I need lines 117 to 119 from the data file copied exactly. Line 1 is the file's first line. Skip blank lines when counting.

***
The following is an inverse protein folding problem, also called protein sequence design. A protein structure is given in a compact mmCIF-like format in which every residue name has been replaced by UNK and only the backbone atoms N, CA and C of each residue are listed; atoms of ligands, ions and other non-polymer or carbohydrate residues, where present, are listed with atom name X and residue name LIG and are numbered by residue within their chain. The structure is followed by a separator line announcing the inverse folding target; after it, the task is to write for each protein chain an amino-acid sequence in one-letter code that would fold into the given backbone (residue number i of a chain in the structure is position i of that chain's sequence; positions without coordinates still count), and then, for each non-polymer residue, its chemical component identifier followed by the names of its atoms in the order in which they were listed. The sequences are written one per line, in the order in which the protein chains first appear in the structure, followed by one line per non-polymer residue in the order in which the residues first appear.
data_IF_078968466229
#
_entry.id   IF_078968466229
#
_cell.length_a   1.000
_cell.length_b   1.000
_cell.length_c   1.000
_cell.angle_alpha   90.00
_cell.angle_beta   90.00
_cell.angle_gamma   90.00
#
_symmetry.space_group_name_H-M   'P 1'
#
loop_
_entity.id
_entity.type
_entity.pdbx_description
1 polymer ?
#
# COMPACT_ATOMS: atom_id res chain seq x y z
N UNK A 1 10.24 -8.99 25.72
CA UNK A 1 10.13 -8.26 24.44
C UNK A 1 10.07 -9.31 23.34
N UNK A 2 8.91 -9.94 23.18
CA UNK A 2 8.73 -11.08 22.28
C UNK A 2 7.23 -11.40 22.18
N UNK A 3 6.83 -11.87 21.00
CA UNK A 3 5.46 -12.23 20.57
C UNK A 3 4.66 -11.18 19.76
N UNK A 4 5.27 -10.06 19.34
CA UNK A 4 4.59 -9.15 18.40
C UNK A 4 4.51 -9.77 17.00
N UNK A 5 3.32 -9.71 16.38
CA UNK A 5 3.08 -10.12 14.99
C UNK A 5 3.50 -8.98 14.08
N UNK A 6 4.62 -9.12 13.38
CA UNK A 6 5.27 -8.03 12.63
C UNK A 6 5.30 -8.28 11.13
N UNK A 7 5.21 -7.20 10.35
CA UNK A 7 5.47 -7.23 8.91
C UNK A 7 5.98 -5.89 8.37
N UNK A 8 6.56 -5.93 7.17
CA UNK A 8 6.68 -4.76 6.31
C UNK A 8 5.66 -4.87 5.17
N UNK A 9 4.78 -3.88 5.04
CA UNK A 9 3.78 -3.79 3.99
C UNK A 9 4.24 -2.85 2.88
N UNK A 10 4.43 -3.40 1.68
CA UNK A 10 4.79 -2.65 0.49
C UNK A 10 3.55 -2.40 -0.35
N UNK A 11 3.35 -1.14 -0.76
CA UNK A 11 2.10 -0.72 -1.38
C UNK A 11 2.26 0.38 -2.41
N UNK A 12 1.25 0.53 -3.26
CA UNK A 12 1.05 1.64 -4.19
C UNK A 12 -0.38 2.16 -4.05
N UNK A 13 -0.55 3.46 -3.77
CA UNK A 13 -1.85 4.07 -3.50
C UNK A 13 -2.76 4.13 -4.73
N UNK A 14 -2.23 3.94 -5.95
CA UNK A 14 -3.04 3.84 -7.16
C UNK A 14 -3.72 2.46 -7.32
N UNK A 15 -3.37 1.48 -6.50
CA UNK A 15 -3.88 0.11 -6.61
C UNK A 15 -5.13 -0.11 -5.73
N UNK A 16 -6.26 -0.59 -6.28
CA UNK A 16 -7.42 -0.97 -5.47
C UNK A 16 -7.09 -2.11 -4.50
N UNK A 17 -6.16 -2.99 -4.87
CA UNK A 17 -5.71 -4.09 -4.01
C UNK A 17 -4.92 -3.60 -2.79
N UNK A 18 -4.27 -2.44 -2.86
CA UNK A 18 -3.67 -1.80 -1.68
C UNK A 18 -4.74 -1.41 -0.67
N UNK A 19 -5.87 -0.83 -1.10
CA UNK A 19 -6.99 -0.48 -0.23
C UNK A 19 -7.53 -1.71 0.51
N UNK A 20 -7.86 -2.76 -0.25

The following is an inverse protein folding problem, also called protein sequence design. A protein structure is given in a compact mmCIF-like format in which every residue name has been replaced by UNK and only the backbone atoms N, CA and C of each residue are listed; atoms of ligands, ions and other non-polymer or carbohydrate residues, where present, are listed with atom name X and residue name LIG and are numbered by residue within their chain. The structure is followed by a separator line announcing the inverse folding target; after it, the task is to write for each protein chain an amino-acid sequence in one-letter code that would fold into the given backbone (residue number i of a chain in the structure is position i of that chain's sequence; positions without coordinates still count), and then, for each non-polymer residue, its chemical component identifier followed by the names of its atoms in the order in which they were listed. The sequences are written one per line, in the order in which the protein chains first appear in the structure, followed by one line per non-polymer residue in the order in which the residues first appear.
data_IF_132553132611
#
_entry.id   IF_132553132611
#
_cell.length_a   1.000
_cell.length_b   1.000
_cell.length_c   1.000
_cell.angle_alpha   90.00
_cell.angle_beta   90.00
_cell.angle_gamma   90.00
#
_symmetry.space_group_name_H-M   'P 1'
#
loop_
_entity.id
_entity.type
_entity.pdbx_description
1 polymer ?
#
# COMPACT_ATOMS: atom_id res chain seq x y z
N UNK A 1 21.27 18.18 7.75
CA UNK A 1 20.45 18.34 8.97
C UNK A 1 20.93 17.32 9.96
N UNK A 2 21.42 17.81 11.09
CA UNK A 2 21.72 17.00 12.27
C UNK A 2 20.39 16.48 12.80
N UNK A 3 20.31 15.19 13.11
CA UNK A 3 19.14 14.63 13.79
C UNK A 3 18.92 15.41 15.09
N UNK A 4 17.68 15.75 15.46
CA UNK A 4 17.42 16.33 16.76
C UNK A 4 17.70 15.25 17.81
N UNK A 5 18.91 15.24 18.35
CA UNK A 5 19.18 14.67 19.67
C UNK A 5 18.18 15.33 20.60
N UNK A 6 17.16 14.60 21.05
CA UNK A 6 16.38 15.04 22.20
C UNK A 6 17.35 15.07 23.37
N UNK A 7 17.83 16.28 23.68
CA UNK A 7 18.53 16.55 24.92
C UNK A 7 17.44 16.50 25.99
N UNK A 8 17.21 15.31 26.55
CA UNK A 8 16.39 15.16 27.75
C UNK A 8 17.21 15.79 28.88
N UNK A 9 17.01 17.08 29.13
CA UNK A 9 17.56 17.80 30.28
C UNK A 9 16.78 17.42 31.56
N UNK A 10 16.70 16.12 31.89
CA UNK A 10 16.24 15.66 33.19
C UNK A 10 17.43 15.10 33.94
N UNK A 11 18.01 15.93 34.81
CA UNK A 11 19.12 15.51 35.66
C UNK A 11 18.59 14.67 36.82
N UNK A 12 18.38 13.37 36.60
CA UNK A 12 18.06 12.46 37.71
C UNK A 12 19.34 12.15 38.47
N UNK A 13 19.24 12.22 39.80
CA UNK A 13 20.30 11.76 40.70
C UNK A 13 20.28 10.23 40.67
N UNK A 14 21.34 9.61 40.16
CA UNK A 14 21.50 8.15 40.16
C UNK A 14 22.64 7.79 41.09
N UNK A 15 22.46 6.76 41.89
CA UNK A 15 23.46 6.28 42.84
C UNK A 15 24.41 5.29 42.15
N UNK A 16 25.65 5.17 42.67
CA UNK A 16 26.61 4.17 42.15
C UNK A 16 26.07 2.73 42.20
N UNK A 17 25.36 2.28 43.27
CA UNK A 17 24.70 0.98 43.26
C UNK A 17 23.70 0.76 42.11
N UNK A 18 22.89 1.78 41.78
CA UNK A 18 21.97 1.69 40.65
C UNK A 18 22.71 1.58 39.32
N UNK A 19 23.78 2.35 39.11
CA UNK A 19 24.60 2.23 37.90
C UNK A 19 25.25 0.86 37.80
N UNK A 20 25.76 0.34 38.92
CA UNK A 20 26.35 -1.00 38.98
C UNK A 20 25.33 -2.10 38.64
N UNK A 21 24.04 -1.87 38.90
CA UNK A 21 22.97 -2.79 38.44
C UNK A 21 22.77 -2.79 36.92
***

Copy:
CA UNK A 6 16.38 15.04 22.20
C UNK A 6 17.35 15.07 23.37
N UNK A 7 17.83 16.28 23.68